But the opponents turned out in greater force, and it seemed like healthcare was only the tip of the iceberg that concerns them about Obama. "This plan was created by Rahm Emanuel's brother and others, and it's based on what occurred in Germany," said Judith Brown, the Pennsylvania coordinator for the Second Amendment Sisters. She was talking about the bogus "death panel" allegations that the reform bill would lead to euthanasia. I asked how she knew her facts. "Because I was reading some information on the Internet," she said. The conspiracy she'd discovered online went deeper than just Zeke Emanuel. "Everything is being nationalized -- they've nationalized the banks, the auto companies are nationalized, you have nationalized volunteerism, they're going to nationalize the farms," she said. "Eventually everything will be nationalized -- and what do you call that? Nationalized socialist? In German, what is nationalized socialist? In German, what's the word for it?"
So I took the bait, telling her that in German the National Socialist Party was the Nazis. "Exactly," she said. "You think that the people in government are Nazis?" I asked. "Yes," Brown said. "We have a Stalinist government." Having taken a high school history class or two, I pointed out that Stalin wasn't a Nazi. "Well, I know," Brown said. "But he's a Communist." It wasn't clear whether she meant Obama or Stalin; it wasn't clear whether she bothered to distinguish between the two of them, anyway.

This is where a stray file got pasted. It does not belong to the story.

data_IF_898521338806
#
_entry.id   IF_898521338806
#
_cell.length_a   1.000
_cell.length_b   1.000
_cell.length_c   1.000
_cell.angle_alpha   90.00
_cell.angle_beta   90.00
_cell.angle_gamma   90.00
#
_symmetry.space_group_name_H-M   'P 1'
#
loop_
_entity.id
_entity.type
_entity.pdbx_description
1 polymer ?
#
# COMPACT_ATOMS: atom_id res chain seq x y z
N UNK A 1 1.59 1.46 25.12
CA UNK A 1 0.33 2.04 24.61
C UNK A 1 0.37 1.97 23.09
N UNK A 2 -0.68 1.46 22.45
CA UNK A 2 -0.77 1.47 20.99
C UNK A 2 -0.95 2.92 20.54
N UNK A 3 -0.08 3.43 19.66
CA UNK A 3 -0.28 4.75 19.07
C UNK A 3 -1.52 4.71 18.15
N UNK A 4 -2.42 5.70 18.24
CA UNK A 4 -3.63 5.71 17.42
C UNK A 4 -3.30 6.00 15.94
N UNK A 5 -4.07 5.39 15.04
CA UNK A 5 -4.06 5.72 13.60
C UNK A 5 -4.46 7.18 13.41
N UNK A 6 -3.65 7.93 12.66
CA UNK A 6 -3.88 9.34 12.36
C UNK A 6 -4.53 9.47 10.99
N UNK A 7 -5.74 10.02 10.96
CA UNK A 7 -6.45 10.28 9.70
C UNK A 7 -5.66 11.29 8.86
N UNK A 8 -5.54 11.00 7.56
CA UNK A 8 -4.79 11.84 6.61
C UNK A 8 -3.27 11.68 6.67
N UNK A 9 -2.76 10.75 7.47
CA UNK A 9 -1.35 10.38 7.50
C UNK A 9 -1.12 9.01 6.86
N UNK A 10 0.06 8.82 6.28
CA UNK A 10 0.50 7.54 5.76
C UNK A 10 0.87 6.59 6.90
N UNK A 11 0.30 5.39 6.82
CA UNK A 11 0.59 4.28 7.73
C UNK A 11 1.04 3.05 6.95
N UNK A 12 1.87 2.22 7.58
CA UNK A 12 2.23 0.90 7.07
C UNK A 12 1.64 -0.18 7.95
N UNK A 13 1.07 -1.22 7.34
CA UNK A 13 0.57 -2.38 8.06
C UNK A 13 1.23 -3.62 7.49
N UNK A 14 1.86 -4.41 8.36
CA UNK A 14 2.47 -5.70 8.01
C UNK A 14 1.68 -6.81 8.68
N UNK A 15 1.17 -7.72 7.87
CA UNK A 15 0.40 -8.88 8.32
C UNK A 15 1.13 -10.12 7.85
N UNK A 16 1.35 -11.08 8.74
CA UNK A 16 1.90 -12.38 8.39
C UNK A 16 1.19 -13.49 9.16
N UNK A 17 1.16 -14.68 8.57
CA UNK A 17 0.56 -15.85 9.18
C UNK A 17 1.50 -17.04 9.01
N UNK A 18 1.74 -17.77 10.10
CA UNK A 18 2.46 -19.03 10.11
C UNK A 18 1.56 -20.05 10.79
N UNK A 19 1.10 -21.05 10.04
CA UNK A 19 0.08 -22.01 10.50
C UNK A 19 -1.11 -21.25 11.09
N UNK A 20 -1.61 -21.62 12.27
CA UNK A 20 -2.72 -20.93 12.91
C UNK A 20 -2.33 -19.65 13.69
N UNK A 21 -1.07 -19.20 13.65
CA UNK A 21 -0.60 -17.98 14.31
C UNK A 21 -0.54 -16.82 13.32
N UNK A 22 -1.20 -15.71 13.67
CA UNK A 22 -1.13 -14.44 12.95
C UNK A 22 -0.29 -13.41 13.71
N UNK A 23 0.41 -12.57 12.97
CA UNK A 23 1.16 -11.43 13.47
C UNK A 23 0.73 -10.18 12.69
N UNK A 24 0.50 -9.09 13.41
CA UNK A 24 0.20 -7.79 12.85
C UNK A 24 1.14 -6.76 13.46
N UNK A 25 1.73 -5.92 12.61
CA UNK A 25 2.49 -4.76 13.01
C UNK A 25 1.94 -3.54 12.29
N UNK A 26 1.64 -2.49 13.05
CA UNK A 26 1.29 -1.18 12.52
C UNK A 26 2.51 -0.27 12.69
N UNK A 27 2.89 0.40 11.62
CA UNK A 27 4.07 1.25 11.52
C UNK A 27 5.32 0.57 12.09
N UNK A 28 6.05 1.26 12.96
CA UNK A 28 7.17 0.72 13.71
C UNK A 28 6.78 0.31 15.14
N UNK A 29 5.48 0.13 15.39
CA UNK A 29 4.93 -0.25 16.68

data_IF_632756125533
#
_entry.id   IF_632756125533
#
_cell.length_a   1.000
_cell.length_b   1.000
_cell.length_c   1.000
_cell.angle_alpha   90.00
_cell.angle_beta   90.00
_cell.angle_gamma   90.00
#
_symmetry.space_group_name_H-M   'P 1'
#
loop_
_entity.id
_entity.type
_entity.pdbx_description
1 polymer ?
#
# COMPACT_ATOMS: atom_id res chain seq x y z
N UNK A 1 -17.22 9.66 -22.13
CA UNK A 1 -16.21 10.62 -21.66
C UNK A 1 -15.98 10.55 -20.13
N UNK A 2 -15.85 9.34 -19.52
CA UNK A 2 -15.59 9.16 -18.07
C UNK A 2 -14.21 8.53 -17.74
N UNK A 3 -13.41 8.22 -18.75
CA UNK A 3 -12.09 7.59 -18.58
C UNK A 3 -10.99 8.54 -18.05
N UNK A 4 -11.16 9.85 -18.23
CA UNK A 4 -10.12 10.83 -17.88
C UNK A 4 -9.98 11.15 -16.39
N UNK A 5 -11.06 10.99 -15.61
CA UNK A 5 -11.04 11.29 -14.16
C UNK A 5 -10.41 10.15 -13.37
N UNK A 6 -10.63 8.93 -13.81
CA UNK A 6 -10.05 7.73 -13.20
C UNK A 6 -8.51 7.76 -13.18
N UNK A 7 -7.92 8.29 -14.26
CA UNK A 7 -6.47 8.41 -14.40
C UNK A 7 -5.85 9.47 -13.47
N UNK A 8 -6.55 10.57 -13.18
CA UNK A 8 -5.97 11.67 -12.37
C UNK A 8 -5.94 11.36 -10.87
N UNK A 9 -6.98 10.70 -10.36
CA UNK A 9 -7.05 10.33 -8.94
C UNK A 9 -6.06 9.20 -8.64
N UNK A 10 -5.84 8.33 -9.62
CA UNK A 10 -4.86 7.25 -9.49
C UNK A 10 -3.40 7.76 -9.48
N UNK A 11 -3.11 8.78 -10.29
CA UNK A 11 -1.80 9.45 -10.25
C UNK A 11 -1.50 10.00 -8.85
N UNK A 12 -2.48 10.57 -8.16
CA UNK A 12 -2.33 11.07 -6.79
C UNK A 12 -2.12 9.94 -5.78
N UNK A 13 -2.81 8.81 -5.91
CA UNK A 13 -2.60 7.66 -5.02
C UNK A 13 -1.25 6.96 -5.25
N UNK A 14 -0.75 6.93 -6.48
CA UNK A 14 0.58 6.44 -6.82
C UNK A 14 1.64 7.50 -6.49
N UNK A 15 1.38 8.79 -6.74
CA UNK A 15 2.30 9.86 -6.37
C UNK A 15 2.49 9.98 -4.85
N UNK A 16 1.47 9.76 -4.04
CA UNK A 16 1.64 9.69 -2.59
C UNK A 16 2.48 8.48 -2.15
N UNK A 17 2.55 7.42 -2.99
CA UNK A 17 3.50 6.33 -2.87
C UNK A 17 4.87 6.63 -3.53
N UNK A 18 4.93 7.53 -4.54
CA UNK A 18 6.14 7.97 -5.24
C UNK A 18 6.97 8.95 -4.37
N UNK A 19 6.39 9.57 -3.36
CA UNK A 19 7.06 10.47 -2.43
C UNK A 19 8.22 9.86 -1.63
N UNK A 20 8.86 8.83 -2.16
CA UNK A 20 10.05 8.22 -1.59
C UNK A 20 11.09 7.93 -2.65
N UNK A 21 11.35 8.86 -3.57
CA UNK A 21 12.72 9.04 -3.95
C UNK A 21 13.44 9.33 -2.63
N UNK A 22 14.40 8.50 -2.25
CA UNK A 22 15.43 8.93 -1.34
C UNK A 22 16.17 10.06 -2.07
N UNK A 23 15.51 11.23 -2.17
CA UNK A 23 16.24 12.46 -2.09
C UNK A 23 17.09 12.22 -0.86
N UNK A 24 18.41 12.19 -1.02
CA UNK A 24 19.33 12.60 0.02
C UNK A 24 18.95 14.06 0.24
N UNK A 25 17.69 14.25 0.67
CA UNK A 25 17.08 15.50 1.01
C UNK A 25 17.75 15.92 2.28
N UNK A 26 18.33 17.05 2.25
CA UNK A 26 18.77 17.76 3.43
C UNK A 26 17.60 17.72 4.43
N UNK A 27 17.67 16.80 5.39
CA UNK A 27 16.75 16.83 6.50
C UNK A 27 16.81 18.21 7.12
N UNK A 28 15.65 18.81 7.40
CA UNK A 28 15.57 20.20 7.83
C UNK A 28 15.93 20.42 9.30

That might seem like an unfair example to single out, but it actually seems, sadly, quite representative of the town hall mobs. The angry disruptions don't mean the country is turning against the reform plans -- but as polls are showing, they are starting to win sympathy, especially from like-minded voters watching them from afar. All the shouting isn't helping Obama make the case that he's trying to get past politics as usual, and his GOP opponents, and their base, know it. Will the town meetings tip momentum away from reform? Probably not on their own; the crowds should be too angry, too obviously over the top, to scare most lawmakers. But by the time August is over, Arlen Specter may not be the only one who's glad to see it go.